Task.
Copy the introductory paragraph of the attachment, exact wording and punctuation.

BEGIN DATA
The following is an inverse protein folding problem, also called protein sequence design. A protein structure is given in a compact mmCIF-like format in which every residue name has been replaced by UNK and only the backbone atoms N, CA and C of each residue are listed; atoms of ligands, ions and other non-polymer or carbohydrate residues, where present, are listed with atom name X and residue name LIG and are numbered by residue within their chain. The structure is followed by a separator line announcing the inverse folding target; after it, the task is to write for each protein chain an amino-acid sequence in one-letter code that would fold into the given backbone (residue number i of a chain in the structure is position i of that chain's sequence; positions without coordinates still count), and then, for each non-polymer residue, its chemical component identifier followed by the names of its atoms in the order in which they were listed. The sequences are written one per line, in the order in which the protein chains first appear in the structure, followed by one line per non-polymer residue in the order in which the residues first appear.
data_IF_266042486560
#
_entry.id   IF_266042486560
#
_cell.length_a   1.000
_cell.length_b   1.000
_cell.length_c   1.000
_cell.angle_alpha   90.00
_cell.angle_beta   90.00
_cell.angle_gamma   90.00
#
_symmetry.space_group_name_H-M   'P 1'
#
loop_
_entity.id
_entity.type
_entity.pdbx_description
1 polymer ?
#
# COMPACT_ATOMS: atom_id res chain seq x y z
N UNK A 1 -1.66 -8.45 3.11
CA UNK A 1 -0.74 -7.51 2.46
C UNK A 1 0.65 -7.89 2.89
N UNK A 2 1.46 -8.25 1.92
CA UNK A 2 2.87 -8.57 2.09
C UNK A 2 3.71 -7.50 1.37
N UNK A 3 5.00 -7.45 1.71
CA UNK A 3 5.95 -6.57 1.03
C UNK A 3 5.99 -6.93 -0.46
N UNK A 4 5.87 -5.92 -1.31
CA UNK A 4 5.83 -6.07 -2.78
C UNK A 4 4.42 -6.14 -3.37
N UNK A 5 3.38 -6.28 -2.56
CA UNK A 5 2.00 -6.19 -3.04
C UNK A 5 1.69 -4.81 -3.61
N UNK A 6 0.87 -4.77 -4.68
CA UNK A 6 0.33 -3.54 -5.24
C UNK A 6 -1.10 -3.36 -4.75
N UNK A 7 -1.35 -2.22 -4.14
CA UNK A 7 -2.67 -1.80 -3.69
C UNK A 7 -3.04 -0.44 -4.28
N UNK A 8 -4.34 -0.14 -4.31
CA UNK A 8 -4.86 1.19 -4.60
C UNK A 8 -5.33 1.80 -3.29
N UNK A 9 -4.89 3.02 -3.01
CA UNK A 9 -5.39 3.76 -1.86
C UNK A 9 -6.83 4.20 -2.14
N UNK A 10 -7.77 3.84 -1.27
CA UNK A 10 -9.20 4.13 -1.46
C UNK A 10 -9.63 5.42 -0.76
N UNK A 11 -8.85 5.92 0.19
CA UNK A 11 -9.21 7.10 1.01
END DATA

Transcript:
The following is an inverse protein folding problem, also called protein sequence design. A protein structure is given in a compact mmCIF-like format in which every residue name has been replaced by UNK and only the backbone atoms N, CA and C of each residue are listed; atoms of ligands, ions and other non-polymer or carbohydrate residues, where present, are listed with atom name X and residue name LIG and are numbered by residue within their chain. The structure is followed by a separator line announcing the inverse folding target; after it, the task is to write for each protein chain an amino-acid sequence in one-letter code that would fold into the given backbone (residue number i of a chain in the structure is position i of that chain's sequence; positions without coordinates still count), and then, for each non-polymer residue, its chemical component identifier followed by the names of its atoms in the order in which they were listed. The sequences are written one per line, in the order in which the protein chains first appear in the structure, followed by one line per non-polymer residue in the order in which the residues first appear.